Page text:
8 Year Old DD Is Overweight- Help Please

Updated on August 31, 2009
J.H. asks from Minot, ND
27 answers

I am a mother of two and my almost 8 year old is overweight. I am and have always been naturally skinny (I'm one of those that most people hate-can eat anything and stay small.) My daughter LOVES to eat. If she is playing and hears me open food in the kitchen she comes running- What are we eating! I am struggling with how to get her to eat less and eat healthy. When she asks for more food at dinner or lunch I ask her if she is still hungry or full. She always says she is hungry. I do buy healthy food but my husband also goes grocery shopping and buys junk (hence the reason he is overweight.)
My daughter notices now that her stomach sticks out and how it's hard to find clothes that fit nice. I want her feel good about herself. I keep reminding her she is beautiful.
I don't want her to grow up overweight and because I have not had an issue with this I don't know how to help her. Am I overreacting? She kept asking for food one night and I finally said "If you keep eating you will get fat. Do you know what that means?" She said yes, fat like dad. I felt bad for saying that to her but I don't know how to get her to care about her health. Thanks in advance for your help.

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So What Happened?

Thank you soooo much moms for your help. I wish I could give you all big hugs. I am a bit overwhelmed at all the responses so it may take me a few times of reading them to digest (pun intended!) all the information. I am now excited to become a healthier family and feel like I have the tools to accomplish that goal. Thanks again moms.

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answers from Omaha on

PLEASE don't make weight an issue for her!!! It will come on her own soon enough. If dad is overweight and she is too, my bet is it's genetic. I'm overweight and my DH is not, and my kids eat a ton of junk an are thin as rails. It's because of dad, not some great diet. You are being a good mom by being concerned about her health, but take care of it by supplying healthy food and limiting snacks. Don't cancel them out all together or they will just seem even more desirable. Instead set reasonable limits. Like, one snack after school and one after dinner. Also, try to do fun activities with her that get you both active, but don't seem like exercise. Don't mention the "f" word again, for many people (and she may be one of them) this is a lifelong battle and very hard to fight. It's better if she has a good body image and is confidant in herself. Even if you don't think she looks fabulous in her little outfits, you could compliment her hair or how she color coordinates one day for example. Good luck!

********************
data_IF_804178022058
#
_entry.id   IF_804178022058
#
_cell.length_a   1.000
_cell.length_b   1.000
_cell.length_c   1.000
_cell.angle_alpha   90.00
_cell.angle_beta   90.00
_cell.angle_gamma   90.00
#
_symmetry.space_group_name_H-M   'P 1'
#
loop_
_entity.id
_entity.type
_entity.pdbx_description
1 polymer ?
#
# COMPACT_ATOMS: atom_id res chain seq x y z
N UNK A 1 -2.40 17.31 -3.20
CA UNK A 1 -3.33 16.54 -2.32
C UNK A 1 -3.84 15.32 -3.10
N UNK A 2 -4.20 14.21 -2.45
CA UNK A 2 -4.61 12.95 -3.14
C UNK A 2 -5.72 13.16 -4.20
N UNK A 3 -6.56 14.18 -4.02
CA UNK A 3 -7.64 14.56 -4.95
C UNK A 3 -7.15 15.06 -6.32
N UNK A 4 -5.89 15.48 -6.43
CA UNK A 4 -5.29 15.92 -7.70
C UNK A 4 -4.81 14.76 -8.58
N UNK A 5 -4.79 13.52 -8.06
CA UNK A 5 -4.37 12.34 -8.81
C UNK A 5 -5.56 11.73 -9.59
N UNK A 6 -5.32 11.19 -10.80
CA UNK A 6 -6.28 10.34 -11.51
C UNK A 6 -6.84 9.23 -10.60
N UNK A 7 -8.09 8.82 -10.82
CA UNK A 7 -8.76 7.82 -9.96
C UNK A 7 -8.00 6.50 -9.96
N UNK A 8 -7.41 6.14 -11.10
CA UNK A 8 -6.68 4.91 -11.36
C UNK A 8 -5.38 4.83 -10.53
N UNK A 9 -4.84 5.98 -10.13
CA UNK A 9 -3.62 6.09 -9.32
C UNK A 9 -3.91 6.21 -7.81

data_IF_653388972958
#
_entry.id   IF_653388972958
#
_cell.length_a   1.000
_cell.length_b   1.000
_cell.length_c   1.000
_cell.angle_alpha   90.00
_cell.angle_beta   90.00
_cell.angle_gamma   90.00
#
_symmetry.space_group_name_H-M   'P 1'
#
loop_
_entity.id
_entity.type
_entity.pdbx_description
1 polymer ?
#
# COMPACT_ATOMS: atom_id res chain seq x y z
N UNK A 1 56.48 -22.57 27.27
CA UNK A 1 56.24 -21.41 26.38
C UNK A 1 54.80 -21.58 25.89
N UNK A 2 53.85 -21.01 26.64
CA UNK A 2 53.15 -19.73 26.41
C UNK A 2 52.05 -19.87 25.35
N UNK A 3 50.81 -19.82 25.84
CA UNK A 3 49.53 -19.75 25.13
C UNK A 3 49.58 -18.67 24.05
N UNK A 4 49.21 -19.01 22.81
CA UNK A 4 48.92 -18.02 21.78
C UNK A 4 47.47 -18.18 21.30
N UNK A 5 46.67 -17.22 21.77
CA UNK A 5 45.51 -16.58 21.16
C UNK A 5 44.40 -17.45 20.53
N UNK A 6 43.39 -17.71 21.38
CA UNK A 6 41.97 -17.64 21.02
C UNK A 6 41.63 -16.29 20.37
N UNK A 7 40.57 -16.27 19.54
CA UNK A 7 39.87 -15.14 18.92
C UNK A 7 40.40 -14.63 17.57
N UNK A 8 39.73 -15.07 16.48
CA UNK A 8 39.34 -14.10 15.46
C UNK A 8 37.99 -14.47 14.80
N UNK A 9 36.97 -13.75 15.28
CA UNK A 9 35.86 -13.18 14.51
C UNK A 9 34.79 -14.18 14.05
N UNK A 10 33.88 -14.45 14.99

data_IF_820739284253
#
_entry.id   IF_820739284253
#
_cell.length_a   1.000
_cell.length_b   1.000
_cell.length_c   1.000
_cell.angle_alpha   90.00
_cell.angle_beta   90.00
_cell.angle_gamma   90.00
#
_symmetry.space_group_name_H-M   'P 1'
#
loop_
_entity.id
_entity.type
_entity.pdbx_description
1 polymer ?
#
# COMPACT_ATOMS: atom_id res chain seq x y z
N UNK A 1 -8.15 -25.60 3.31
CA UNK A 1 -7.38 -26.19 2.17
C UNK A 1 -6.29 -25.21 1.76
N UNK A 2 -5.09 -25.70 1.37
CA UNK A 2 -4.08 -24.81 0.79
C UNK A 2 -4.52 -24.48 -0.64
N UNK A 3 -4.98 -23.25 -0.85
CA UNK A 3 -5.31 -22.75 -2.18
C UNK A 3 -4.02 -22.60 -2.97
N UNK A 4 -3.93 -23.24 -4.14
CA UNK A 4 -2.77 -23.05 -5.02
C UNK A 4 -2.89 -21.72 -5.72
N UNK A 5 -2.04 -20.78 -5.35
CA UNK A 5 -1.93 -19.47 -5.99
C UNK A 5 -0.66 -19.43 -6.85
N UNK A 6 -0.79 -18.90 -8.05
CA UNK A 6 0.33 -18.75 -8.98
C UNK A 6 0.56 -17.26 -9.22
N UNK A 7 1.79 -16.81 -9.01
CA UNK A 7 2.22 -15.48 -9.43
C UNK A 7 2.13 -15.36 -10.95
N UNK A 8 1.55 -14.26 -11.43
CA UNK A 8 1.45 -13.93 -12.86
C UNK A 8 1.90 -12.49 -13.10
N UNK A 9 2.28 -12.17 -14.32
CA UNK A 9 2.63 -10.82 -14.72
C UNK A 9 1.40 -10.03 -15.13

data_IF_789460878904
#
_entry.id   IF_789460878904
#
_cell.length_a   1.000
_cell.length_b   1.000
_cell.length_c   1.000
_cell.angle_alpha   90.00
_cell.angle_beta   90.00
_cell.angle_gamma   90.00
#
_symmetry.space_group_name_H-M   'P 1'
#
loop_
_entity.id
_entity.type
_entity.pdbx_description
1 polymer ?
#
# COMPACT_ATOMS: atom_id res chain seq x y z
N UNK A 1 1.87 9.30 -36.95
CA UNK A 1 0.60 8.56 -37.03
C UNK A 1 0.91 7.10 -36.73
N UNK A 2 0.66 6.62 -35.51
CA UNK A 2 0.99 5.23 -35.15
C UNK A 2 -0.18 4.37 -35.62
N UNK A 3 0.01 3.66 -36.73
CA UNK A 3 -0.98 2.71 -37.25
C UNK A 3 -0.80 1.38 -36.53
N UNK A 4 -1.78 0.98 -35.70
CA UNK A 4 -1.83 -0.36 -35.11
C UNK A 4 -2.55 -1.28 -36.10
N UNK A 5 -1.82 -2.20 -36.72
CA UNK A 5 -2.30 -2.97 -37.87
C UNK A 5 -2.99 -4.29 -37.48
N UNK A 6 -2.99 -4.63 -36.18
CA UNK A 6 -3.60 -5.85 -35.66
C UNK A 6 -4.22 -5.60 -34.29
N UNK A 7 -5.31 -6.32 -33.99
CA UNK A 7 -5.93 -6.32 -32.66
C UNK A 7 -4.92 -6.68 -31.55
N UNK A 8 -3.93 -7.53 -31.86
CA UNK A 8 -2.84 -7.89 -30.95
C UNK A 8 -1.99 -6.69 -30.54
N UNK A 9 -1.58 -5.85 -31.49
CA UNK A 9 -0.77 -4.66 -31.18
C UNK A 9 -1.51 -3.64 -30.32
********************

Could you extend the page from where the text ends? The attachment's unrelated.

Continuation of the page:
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answers from Minneapolis on

I hear you! My 8 year old has been overweight for years now. She is always asking for food, and saying that she is hungry. It kills me, but many times I just tell her no, if I know she has had a good meal, and needs nothing else.
I had my third child 9 months ago, and got into a habit of buying junk food while pregnant. I noticed that when I eat bad in front of her, she also eats bad. You cannot control what food comes in your house if your husband shops, but maybe not eatting junk in front of her can help a bit.
Also, I MAKE her do a sport every year (and her siblings). This helps a lot with her weight. Although she remains overweight, she still slims down while she is doing her sport every year.
Good luck, it is very hard for me also.



answers from Madison on

Is your family eating fresh organic food? You will fill fuller when you eat food that is grown in rich soil and that wasn't grown with pesticides and herbicides, etc. Many of our foods today are totally devoid of the minerals and vitamins our bodies need. Conventional doctors will say that's nonsense, but if you don't already give your daughter a good multivitamin/mineral supplement, please do. You'll be astonished at how much doing that one little thing will have on her health. And don't buy it at the supermarket or Target or drugstore; get it from Whole Foods or Trader Joe's or a co-op in your area. They carry high quality, potent products.